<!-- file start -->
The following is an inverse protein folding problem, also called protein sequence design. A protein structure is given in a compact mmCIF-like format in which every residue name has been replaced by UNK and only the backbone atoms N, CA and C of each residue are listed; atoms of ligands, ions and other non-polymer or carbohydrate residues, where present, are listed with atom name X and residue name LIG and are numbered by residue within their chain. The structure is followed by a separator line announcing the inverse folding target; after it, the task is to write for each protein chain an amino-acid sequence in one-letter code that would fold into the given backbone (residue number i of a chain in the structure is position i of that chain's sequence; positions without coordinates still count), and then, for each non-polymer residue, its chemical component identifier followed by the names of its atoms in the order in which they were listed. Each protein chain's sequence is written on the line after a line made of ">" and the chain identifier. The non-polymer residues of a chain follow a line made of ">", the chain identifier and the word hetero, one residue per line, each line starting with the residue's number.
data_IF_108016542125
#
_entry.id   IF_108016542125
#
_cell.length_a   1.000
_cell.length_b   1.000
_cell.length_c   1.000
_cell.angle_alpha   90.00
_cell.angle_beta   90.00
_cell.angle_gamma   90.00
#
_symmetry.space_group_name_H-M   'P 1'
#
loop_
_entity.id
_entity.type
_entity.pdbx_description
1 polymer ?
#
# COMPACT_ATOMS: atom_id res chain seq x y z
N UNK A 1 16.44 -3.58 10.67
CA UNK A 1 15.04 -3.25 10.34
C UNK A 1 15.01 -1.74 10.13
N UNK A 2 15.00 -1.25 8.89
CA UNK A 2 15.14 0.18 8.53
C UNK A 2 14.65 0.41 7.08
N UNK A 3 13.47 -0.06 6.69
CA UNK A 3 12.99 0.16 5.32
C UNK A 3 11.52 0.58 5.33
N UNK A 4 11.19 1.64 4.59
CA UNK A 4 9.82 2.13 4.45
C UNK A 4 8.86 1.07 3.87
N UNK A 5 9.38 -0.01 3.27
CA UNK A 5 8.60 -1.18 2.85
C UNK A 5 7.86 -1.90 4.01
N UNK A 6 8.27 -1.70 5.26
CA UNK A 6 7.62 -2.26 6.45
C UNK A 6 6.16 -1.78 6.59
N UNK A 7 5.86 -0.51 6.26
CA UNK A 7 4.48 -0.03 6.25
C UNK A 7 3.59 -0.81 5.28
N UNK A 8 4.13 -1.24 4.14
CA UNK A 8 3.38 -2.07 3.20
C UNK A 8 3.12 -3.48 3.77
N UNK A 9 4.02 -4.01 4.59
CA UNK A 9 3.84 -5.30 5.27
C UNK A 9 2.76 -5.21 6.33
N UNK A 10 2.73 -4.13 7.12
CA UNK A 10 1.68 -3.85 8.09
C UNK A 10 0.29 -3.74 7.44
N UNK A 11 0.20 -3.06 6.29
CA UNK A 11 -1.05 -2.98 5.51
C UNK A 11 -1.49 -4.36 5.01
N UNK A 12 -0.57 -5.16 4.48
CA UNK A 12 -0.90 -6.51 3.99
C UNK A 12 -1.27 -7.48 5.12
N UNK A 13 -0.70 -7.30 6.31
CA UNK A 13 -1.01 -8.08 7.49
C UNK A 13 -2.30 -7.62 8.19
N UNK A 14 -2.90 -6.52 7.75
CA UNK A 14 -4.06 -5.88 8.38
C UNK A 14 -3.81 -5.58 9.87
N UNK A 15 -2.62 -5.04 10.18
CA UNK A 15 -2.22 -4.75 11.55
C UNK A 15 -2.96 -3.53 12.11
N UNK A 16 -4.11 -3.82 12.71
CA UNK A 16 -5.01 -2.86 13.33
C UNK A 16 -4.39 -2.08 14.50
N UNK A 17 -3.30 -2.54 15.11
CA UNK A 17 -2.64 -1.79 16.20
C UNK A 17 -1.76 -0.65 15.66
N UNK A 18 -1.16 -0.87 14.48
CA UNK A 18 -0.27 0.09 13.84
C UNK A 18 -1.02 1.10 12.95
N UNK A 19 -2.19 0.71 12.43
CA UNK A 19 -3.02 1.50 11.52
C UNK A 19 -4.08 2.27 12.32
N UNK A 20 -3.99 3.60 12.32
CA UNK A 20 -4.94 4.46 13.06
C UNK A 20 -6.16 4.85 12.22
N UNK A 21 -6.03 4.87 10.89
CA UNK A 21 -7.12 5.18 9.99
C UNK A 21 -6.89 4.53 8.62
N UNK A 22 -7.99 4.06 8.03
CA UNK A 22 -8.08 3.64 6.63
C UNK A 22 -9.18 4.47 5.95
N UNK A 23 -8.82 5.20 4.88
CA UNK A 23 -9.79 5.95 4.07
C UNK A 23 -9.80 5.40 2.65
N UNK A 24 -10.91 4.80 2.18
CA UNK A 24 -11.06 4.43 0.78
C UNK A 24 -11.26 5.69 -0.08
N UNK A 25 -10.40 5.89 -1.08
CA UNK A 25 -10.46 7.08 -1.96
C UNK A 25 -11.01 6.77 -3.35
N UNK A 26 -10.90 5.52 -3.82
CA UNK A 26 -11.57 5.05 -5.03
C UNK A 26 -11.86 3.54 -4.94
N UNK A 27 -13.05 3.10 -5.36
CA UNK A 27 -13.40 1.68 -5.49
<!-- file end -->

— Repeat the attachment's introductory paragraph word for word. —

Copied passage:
The following is an inverse protein folding problem, also called protein sequence design. A protein structure is given in a compact mmCIF-like format in which every residue name has been replaced by UNK and only the backbone atoms N, CA and C of each residue are listed; atoms of ligands, ions and other non-polymer or carbohydrate residues, where present, are listed with atom name X and residue name LIG and are numbered by residue within their chain. The structure is followed by a separator line announcing the inverse folding target; after it, the task is to write for each protein chain an amino-acid sequence in one-letter code that would fold into the given backbone (residue number i of a chain in the structure is position i of that chain's sequence; positions without coordinates still count), and then, for each non-polymer residue, its chemical component identifier followed by the names of its atoms in the order in which they were listed. Each protein chain's sequence is written on the line after a line made of ">" and the chain identifier. The non-polymer residues of a chain follow a line made of ">", the chain identifier and the word hetero, one residue per line, each line starting with the residue's number.